The more apps you have, the harder it gets to move information swiftly and meaningfully between them. The number of apps the “average” business operates is difficult to determine since most CIOs have incomplete control over what sales, marketing, HR, and finance subscribe to independently. But we all know it is a lot of applications to keep track of, and even harder to pinpoint what apps are helping your business, which might be hurting your business, and what might be losing you money.
A recent survey (no survey is referenced?) concludes that businesses with between 200 to 500 employees have 120 apps. Smaller businesses or start-ups without legacy-status have fewer, but they too accumulate SaaS products quickly and juggle an average of 40 cloud applications.
SaaS applications spread like wildfire because it is the place for new innovative solutions and aligns with the market move to the cloud. However, the lack of integration, which forces end-users to go back and forth endlessly between the apps, data silos, and manual data updates, is disruptive because it corrodes productivity. Almost 70 percent of employees say they spend up to an hour a day navigating between apps—a whopping 32 working days a year.
An app is only as brilliant as its commercial viability, and in the end, SaaS developers have to give end-users want they want. Process mining platforms can help companies take a step back and re-evaluate what apps are working for them and which aren’t. Process mining can also assist organizations in answering questions like: Did integration work with this vendor, or should we find another? Does my whole company know how to use this app? Are we even analyzing the data that we’ve been able to gather from these systems? How is this app impacting ROI and our overall revenue?
SaaS application developers clearly understand the value of integration.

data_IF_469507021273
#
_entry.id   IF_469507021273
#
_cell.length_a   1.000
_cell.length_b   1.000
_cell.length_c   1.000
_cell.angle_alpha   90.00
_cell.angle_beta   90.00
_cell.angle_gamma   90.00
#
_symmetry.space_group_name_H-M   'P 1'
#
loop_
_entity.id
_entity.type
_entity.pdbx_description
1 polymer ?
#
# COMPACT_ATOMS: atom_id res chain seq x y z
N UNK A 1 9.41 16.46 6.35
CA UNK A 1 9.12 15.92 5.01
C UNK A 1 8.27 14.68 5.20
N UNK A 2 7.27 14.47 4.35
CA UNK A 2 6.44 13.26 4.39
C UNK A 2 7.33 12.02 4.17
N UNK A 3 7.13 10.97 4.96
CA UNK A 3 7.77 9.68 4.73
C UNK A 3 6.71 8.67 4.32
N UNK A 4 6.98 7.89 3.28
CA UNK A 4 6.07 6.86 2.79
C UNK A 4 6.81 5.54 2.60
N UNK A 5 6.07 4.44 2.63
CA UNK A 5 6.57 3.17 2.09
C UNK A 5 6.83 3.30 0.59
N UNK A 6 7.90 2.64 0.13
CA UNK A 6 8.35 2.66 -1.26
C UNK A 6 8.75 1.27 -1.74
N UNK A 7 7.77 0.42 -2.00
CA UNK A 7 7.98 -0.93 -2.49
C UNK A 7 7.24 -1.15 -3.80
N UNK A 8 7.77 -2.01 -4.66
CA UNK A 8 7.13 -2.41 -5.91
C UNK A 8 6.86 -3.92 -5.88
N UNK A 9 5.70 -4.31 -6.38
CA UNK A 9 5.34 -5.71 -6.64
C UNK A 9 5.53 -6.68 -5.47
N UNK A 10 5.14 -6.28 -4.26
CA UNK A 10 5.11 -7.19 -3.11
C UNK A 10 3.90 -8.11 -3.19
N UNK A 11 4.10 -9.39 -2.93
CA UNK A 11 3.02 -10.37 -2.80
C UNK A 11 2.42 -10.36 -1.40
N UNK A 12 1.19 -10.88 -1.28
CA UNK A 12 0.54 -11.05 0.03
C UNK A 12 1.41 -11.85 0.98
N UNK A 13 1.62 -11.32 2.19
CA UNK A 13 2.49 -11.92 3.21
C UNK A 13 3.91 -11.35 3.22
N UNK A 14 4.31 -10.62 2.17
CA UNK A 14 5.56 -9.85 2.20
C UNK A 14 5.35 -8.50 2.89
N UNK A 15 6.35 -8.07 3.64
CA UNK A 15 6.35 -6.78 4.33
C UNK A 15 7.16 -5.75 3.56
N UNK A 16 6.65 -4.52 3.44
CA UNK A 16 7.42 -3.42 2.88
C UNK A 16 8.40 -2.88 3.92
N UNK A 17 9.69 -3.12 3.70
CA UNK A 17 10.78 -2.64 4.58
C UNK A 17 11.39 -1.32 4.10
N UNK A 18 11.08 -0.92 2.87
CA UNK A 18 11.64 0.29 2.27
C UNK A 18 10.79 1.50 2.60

Integrations Are Becoming More Important
SaaS application vendors can build their own integrations or embed them in their applications, but they are failing as integration is a complex problem. Integrations take time, and a vendor that can sidestep them gains a considerable head start on its rivals.
The attractions of owning and customizing your own integrations soon collapse under the weight of what that involves. You have to drag your developers away from their real jobs to write and maintain code, not once but over and over again for each and every integration, and you need connectivity with 10, 20, or more third-party apps to make your product stand out. That’s a lot of work to develop and maintain. And as we said, each app, and so each integration, is unique—there are no real economies of scale. Integrations never end. They will continue to divert time, talent, and money from where your focus should really lie: your core product. One distraction associated with integration maintenance is that APIs have to be monitored regularly to ensure (multiple) integrations do not break, a routine task for which most developers have little natural affinity and absolutely no enthusiasm.